On Monday, the National Post had a large, front-page article, with a dominating headline, about an Ottawa imam who supports "jihad" against the United States. Their tone was one of sheer terror at the knowledge someone was making such shocking and shameful comments in Canada.
Denis Coderre, the Minister of Citizenship an Immigration was inspired to launch and investigation. Stephen Harper was so stunned that he nearly forgot what country he lives in:
|Islamophobia at the National Post|
Stephen Harper, leader of the Canadian Alliance, said Canadian Muslims do not support Mr. Solaiman. ''I found those comments disturbing. They're disappointing and regrettable. My firm belief is that Canadian Muslims are very much on the side of our allies and our own troops.''Yesterday Gamal Solaiman apologized, saying his comments were "misinterpreted". Even this was shocking to the Post:
By adding the word "misunderstood," the imam appears to suggest the media misunderstood his remarks, although he clearly stated he supported Iraqi President Saddam Hussein's call for a jihad, or holy war.When you look at what really happened, it would seem the Post was involved in a sort of fearmongering... or worse.
Here's a paraphrased digest of what Solaiman really said:
Notably, here's what he did NOT say:
- If he were there, he would fight with them (against the United States)
- He does support the call for holy war against the United States because the he feels the war is not a just war, nor one based on principles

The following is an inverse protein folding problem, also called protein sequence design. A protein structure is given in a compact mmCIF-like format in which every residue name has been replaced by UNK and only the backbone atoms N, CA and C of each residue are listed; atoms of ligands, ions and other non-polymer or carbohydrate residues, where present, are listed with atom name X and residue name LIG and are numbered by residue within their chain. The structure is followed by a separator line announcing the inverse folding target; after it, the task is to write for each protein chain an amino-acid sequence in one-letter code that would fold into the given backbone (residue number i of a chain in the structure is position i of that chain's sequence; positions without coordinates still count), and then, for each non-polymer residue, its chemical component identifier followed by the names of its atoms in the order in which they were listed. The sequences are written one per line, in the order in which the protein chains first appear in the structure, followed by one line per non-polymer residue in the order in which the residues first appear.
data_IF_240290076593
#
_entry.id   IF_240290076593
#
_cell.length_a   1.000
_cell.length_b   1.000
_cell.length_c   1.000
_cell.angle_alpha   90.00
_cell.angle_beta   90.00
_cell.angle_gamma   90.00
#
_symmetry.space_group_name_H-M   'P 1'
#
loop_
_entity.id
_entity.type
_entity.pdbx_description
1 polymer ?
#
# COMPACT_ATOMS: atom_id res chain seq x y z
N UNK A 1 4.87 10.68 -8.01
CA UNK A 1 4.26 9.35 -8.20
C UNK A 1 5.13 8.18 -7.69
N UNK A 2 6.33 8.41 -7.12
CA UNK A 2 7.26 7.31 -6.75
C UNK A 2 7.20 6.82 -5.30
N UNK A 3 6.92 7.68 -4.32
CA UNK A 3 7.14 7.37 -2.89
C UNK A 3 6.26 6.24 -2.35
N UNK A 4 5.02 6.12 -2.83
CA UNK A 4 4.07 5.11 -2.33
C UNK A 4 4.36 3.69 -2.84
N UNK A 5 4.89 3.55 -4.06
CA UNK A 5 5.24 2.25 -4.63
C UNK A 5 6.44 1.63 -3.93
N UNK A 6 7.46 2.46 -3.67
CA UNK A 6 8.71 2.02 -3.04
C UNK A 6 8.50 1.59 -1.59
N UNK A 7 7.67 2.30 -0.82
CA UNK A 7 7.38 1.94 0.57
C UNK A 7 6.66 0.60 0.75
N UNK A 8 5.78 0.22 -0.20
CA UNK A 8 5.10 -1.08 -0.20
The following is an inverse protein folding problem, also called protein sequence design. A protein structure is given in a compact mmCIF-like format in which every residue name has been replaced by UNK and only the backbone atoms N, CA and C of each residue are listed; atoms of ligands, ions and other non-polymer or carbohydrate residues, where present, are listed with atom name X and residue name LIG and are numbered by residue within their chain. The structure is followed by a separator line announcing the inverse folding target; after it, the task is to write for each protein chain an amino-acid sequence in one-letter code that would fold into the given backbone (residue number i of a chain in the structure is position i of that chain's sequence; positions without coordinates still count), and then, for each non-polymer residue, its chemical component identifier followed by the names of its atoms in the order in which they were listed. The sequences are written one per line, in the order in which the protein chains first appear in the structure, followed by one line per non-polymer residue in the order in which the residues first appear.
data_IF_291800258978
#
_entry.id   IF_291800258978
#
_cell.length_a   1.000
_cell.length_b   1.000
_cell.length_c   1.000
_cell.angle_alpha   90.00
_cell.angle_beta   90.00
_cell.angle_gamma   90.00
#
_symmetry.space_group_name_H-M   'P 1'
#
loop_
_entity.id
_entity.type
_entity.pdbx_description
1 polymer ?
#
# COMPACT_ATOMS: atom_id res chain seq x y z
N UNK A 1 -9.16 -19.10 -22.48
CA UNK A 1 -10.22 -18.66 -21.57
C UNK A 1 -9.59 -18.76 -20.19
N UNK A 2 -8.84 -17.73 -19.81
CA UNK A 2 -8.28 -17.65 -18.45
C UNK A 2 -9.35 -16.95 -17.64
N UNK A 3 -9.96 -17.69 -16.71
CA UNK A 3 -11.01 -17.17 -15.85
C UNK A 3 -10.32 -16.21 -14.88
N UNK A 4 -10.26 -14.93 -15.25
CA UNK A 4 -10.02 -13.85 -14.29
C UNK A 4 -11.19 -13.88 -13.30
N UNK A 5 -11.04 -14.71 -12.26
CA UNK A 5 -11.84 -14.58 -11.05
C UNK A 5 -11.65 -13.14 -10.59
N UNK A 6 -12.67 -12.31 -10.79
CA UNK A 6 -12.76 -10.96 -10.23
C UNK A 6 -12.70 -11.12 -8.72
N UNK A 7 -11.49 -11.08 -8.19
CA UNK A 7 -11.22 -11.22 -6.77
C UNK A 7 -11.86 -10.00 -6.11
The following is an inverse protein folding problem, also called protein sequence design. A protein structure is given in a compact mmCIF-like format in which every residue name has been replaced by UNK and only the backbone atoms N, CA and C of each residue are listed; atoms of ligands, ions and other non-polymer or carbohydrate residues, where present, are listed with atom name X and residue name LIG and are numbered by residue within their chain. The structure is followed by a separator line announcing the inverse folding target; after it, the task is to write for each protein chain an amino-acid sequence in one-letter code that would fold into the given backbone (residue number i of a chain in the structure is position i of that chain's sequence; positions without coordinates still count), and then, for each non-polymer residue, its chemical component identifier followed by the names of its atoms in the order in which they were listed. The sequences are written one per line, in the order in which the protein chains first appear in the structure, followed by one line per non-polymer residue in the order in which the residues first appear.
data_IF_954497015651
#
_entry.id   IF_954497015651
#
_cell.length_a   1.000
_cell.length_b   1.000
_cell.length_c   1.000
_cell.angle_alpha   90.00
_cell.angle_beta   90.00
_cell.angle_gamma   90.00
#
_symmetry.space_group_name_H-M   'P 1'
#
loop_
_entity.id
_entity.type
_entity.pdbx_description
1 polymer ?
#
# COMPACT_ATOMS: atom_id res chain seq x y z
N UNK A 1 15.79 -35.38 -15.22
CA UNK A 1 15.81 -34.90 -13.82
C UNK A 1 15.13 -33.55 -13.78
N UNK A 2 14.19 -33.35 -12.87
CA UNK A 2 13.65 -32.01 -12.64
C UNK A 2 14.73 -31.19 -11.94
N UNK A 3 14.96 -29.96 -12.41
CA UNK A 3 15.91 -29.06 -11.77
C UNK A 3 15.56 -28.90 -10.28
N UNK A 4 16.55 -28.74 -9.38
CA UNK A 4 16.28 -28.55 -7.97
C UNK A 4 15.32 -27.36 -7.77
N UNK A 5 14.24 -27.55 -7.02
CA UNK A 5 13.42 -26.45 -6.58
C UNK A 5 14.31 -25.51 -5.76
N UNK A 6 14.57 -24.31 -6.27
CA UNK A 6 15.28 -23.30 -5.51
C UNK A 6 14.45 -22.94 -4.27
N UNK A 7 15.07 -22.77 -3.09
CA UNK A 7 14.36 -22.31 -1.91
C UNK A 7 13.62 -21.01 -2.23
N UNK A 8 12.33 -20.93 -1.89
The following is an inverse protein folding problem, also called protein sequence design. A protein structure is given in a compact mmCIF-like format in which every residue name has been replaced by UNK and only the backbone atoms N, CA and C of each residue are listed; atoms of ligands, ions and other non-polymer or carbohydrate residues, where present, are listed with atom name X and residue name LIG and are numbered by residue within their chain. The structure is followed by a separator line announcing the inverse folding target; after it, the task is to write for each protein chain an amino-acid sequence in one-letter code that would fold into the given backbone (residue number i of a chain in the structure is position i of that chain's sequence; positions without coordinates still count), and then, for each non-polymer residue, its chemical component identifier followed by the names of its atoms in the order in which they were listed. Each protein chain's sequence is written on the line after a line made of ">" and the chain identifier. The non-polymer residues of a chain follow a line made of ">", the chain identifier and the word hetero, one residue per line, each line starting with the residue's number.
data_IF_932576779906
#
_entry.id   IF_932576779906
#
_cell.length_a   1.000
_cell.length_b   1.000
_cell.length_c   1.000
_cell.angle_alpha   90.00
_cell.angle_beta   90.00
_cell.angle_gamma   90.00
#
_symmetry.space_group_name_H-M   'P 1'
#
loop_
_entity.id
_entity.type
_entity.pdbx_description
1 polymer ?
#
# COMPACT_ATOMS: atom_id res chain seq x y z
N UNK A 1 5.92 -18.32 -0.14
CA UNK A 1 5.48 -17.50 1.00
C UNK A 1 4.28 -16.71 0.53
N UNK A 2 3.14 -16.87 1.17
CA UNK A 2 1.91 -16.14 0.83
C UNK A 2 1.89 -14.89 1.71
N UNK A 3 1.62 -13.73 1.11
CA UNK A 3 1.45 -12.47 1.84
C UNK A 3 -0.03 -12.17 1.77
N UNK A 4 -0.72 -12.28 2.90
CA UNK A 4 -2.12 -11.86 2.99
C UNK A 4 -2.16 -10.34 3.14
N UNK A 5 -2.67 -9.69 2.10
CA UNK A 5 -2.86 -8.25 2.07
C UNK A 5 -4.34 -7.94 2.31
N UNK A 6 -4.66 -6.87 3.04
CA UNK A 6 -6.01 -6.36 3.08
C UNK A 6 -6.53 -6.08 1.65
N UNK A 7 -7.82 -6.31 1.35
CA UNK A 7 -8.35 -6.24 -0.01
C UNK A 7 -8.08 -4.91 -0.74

- He believes that after occupying Iraq, the U.S. armed forces will try to overthrow governments in neighbouring Arab countries
A review of this would leave a reasonable person with a different impression than that given by the Post. Solaiman did not make treasonous comments, nor did he advocate terrorism or anything else dishonourable.
One may, reasonably, be a bit concerned that Solaiman proposes to place religious allegiances ahead of national ones. Does this pose a threat to Canada? Maybe, but there are several things to consider:
- He did not advocate terrorism -- in fact he said "When any Arab goes to America and makes mischief, that is totally objectionable."
- He did not make any comments against Canada, its institutions, its government, or its people
This all seems to be within the realm of reasonable and acceptable speech, no matter whether or not one agrees with him.
He is concerned about what the United States is doing because he thinks that they are presently involved in an immoral and illegal war, and he is afraid that they intend on expanding it to include the invasion of other neighbouring countries. Whether he is correct or not, his point-of-view is also held by a sizeable minority of non-Muslims around the world. His approach is to call on people, mainly from the region at large, to return and defend one country because he feels its defeat would threaten the entire region. Even if you disagree, what's scary about this?
So, why the panic? Why the calls for deportation?
I can understand why, since September 11, 2001, some North Americans may get a little scared anytime they hear the word "jihad". However, one would hope that a major newspaper wouild be able to show enough sophistication to listen to what someone actually says.
- This type of allegiance is not unique to Muslims
- He has not refered to Canada at all in his statements
- He has not implied that he supports war against the United States because of religious reasons, but rather because he views this as an unjust war. There is no indication that he would not support Canada in what he considered to be a just war, even against a so-called Muslim country.